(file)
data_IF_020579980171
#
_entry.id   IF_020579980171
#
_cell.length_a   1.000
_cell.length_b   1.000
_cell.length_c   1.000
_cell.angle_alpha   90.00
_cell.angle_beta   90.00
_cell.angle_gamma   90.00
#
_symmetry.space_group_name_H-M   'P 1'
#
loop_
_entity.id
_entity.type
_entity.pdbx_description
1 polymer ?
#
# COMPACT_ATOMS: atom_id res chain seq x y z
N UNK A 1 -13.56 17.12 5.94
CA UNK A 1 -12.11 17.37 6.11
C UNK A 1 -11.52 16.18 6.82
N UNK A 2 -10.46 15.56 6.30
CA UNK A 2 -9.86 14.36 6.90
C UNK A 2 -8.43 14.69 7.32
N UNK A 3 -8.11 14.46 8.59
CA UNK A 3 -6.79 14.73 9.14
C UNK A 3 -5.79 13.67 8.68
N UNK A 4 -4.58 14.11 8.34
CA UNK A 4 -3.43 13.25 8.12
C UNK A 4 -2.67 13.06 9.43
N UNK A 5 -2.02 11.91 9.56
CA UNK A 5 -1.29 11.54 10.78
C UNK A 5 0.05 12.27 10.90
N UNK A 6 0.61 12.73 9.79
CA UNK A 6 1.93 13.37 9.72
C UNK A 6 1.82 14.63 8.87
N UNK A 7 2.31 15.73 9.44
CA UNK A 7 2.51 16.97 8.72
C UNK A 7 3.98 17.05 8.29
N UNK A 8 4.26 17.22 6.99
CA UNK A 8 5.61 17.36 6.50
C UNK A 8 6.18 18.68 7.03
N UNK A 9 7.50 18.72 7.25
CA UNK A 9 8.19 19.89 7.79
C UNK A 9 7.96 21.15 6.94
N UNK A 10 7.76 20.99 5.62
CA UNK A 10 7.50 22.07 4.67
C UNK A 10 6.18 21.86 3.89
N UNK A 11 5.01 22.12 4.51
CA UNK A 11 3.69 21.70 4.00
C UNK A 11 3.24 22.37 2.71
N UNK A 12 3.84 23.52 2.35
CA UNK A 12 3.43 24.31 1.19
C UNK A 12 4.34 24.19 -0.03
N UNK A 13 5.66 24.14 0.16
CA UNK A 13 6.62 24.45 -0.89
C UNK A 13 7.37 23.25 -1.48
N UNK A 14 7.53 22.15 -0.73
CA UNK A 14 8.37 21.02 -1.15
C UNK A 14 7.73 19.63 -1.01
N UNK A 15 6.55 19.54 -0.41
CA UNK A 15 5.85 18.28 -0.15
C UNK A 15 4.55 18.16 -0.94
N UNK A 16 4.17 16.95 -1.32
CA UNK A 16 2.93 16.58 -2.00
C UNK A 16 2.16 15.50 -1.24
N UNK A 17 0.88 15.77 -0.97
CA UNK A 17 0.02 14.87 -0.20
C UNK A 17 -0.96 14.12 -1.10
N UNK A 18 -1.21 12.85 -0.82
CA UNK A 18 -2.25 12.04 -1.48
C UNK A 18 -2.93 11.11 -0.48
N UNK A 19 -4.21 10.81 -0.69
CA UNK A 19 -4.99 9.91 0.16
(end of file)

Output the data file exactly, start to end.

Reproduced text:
data_IF_020579980171
#
_entry.id   IF_020579980171
#
_cell.length_a   1.000
_cell.length_b   1.000
_cell.length_c   1.000
_cell.angle_alpha   90.00
_cell.angle_beta   90.00
_cell.angle_gamma   90.00
#
_symmetry.space_group_name_H-M   'P 1'
#
loop_
_entity.id
_entity.type
_entity.pdbx_description
1 polymer ?
#
# COMPACT_ATOMS: atom_id res chain seq x y z
N UNK A 1 -13.56 17.12 5.94
CA UNK A 1 -12.11 17.37 6.11
C UNK A 1 -11.52 16.18 6.82
N UNK A 2 -10.46 15.56 6.30
CA UNK A 2 -9.86 14.36 6.90
C UNK A 2 -8.43 14.69 7.32
N UNK A 3 -8.11 14.46 8.59
CA UNK A 3 -6.79 14.73 9.14
C UNK A 3 -5.79 13.67 8.68
N UNK A 4 -4.58 14.11 8.34
CA UNK A 4 -3.43 13.25 8.12
C UNK A 4 -2.67 13.06 9.43
N UNK A 5 -2.02 11.91 9.56
CA UNK A 5 -1.29 11.54 10.78
C UNK A 5 0.05 12.27 10.90
N UNK A 6 0.61 12.73 9.79
CA UNK A 6 1.93 13.37 9.72
C UNK A 6 1.82 14.63 8.87
N UNK A 7 2.31 15.73 9.44
CA UNK A 7 2.51 16.97 8.72
C UNK A 7 3.98 17.05 8.29
N UNK A 8 4.26 17.22 6.99
CA UNK A 8 5.61 17.36 6.50
C UNK A 8 6.18 18.68 7.03
N UNK A 9 7.50 18.72 7.25
CA UNK A 9 8.19 19.89 7.79
C UNK A 9 7.96 21.15 6.94
N UNK A 10 7.76 20.99 5.62
CA UNK A 10 7.50 22.07 4.67
C UNK A 10 6.18 21.86 3.89
N UNK A 11 5.01 22.12 4.51
CA UNK A 11 3.69 21.70 4.00
C UNK A 11 3.24 22.37 2.71
N UNK A 12 3.84 23.52 2.35
CA UNK A 12 3.43 24.31 1.19
C UNK A 12 4.34 24.19 -0.03
N UNK A 13 5.66 24.14 0.16
CA UNK A 13 6.62 24.45 -0.89
C UNK A 13 7.37 23.25 -1.48
N UNK A 14 7.53 22.15 -0.73
CA UNK A 14 8.37 21.02 -1.15
C UNK A 14 7.73 19.63 -1.01
N UNK A 15 6.55 19.54 -0.41
CA UNK A 15 5.85 18.28 -0.15
C UNK A 15 4.55 18.16 -0.94
N UNK A 16 4.17 16.95 -1.32
CA UNK A 16 2.93 16.58 -2.00
C UNK A 16 2.16 15.50 -1.24
N UNK A 17 0.88 15.77 -0.97
CA UNK A 17 0.02 14.87 -0.20
C UNK A 17 -0.96 14.12 -1.10
N UNK A 18 -1.21 12.85 -0.82
CA UNK A 18 -2.25 12.04 -1.48
C UNK A 18 -2.93 11.11 -0.48
N UNK A 19 -4.21 10.81 -0.69
CA UNK A 19 -4.99 9.91 0.16